Given the increased demand for speed and agility in sales—as well as the advent of the highly independent, educated buyer—there’s no room for slip-ups in sales training techniques.
But in order to avoid any missteps, sales training efforts need diverse, all-encompassing strategies that feature a combination of elements, from the technical, to the practical, to the personal.
And even then, that’s only half the battle. Sales training techniques should also be reimagined as a continuous process that supports all sales reps, regardless of tenure. Research suggests this is extremely important, as ongoing reinforcement can vastly improve quota rates for new hires and seasoned reps alike.
Here’s how you can begin paving the way for better sales outcomes through optimized training techniques:
Research indicates that up to three-quarters of workplace knowledge transfer comes from social interaction. This seems to suggest that training depends, at least in part, on information gleaned from our colleagues (i.e., from the proverbial “water cooler” culture).
A clear way to take advantage of this trend is to encourage a more human approach throughout your training. You can do this by implementing programs for interpersonal learning to pair off reps with colleagues of varying skill levels at various points in time. These ongoing solutions can include:
Another strategy for investing in human-focused sales training is to use role-playing (or even simple public speaking practice), in which newer and more experienced sellers can rehearse and refine their technique.
This kind of interplay offers real-time feedback for reps who might be struggling, allowing them to witness themselves in action and make adjustments as needed. An added bonus: Role-playing also affords seasoned reps a chance to perfect their own skill sets as they put their talents on display for rookie sellers.
No matter your chosen strategy, sales success will always require practice: both in simulated situations––like the role-playing drills mentioned above––as well as in real-world scenarios. Practice is so essential that HBR even suggests that businesses adopt a continuous “practice culture” across all levels of performance and experience, with sales teams reviewing all phases of the sales cycle at periodic intervals.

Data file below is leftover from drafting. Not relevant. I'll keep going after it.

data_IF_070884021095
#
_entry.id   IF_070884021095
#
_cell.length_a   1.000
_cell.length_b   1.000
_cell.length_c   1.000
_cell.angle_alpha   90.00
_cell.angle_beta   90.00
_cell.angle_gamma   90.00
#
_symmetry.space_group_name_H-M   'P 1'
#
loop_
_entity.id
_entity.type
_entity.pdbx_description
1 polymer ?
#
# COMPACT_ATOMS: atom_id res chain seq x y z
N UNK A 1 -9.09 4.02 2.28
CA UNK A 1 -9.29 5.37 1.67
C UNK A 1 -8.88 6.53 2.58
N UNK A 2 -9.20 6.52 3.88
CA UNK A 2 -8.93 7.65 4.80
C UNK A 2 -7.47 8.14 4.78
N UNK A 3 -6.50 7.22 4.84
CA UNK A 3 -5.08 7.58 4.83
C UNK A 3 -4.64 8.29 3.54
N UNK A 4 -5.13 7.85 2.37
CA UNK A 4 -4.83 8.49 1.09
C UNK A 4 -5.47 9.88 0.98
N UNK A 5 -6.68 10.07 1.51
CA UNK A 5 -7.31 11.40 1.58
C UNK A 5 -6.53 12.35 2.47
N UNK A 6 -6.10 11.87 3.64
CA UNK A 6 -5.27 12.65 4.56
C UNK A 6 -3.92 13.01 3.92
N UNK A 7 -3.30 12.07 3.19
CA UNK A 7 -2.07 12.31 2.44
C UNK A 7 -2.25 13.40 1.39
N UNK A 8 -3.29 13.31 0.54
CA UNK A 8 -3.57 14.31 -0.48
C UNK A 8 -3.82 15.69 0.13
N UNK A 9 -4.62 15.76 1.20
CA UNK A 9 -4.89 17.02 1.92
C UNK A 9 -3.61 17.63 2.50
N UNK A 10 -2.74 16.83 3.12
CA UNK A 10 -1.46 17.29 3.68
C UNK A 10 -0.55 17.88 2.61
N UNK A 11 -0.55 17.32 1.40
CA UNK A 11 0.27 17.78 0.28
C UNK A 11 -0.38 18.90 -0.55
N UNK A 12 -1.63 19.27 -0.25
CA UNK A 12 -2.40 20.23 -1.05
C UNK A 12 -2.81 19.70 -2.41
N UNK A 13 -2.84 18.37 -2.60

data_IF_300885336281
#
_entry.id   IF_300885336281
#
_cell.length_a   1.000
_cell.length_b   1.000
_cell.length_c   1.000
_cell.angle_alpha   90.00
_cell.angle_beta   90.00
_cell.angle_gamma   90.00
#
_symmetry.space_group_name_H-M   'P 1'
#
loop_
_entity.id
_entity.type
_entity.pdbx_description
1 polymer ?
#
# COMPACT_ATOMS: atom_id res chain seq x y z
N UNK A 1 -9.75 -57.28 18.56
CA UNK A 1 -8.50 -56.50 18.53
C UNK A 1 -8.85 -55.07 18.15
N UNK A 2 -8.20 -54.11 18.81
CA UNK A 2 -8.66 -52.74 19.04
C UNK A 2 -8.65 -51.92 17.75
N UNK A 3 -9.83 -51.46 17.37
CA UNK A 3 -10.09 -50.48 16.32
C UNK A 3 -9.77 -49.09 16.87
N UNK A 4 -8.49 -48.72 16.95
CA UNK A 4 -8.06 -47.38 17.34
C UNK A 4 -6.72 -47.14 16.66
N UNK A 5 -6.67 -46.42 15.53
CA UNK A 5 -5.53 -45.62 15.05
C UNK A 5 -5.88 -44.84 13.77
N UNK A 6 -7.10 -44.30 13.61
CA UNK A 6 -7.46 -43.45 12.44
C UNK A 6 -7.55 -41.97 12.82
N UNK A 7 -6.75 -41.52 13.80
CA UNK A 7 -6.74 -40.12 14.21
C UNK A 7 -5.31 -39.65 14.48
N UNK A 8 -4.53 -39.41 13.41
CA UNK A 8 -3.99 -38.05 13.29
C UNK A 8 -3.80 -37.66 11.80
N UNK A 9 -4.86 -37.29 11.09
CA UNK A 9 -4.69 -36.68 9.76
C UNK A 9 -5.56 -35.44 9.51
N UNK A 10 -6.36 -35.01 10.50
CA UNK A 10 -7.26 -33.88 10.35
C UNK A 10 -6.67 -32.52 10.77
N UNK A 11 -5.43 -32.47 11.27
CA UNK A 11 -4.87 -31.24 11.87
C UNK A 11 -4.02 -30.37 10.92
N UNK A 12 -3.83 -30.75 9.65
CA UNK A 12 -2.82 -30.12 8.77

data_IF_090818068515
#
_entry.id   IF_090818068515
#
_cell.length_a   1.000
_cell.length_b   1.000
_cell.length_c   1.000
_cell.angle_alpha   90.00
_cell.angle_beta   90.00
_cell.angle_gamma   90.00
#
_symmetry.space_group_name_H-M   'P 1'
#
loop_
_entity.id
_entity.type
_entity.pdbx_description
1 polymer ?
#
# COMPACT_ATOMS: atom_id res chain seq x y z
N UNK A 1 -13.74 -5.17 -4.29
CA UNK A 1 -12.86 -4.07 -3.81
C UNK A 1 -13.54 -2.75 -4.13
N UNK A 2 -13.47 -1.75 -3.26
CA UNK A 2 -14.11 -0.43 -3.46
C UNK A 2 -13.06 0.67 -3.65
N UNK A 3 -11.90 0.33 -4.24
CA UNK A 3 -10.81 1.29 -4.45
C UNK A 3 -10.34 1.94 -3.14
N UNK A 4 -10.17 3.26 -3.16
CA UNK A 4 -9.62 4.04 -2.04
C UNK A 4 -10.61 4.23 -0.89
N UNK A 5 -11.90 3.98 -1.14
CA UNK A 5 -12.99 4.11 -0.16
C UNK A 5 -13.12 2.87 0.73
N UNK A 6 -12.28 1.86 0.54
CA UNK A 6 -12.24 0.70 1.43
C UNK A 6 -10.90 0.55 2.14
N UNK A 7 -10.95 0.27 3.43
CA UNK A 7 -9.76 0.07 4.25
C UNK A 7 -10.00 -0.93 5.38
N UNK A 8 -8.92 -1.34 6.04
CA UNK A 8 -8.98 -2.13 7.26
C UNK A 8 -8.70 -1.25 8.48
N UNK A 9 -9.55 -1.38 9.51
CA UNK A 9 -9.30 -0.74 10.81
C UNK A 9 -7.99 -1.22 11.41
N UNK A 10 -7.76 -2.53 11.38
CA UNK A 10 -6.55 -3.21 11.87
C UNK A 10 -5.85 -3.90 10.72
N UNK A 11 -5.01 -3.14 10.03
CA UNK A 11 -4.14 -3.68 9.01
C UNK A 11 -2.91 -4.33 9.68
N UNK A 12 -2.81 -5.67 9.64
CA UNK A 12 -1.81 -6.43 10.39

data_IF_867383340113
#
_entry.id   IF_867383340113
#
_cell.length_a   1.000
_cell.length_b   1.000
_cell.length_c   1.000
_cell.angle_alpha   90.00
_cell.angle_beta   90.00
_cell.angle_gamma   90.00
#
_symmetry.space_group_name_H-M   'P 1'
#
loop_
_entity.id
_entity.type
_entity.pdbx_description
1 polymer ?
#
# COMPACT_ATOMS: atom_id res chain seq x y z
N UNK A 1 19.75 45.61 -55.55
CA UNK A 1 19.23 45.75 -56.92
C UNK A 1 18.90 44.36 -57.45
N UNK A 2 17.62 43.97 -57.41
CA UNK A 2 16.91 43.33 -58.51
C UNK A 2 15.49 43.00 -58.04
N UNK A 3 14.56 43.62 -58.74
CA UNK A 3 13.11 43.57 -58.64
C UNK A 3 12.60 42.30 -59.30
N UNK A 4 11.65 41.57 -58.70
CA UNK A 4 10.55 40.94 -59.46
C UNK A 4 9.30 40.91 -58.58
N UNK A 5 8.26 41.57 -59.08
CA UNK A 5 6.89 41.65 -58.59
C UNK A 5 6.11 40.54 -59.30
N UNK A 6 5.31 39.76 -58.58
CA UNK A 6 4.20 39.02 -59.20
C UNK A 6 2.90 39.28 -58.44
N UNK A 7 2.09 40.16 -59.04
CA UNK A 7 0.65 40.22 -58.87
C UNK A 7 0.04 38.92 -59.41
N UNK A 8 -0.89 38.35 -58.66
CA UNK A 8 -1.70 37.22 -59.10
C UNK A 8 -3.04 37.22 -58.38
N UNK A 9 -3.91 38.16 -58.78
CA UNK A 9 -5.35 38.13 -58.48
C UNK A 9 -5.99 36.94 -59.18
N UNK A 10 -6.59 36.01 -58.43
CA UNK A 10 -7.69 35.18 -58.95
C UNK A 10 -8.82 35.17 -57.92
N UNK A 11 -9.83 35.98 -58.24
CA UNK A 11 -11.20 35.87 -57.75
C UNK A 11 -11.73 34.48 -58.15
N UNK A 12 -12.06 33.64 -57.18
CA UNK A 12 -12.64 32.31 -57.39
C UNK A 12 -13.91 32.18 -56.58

But that’s not to say all practice happens in rehearsal.
Sometimes real-life repetition can be just as educational as practice sessions conducted in “safe,” low-pressure spaces. Real-life trial and error can also count as meaningful practice, since it forces a shift in mindset from “learning” to “doing.”
In other words: Sales training practitioners shouldn’t be afraid to take the training wheels off sooner rather than later. Plus, rethinking practice in this way can help support sales coaching as well as sales training, establishing processes designed to offer guidance in both the short and long term, ultimately laying the foundation for extended growth.
Why should sales coaching be an integral part of sales training overall? Because actionable sales training technique takes time.
Start acclimatizing your teammates to the idea that sales learning is for the long haul and training is never a “one-and-done,” zero-sum process. Some critical sales concepts can only be learned in context out in the field, while others may only come to light after a few years on the job.
Remember, though: protracted learning doesn’t necessarily mean protracted lessons. Microlearning can be a very useful tool for sales training practitioners, in large part because it can help improve engagement by up to 50%.
Consider folding in a mini-lesson or two on a daily basis to keep reps minds’ sharp and to boost their memory functions. Should you need added assistance, a comprehensive sales training and/or sales enablement platform can embed smaller, more digestible lessons into everyday workflows to help encourage continued learning.
Much like it does in real-life sales, data serves as a powerful ally when building sales training techniques. As you construct your sales training curricula, be sure not to overlook what data can offer in the way of feedback and insight.
A robust solution for sales training and guidance, for example, can gather and synthesize engagement data to track seller progress, and can even quantify results in terms of your bottom line.
And, once reps move out of onboarding and into more of a sales coaching space, buyer engagement data can also be harnessed to help reps match the appropriate content to the right kind of customer and/or to the appropriate buyer stage. These types of educational benefits mean data should always be a fundamental component of your sales training processes.
Truly efficient and impactful sales training techniques require a delicate balance of patience, practice, analysis, and, above all, humanity.
But the work doesn’t stop there.
As you apply these tenets to your day-to-day training activities, be aware that sales training and ongoing sales guidance shouldn’t just be the cornerstones of your sales operations––they should also be deeply ingrained in your company culture.
In mapping out sales training, make an effort to align sales team wins with broader company objectives, rather than measuring achievements solely according to quota. (This will go a long way toward ensuring lasting success.)
Conversely, be sure to encourage non-revenue-facing teams to count continued seller education as a win for everyone: from C-suite to consumer. It’s crucial your colleagues across all departments understand that ongoing sales training can spell company-wide victory, and, as such, should be supported at every turn.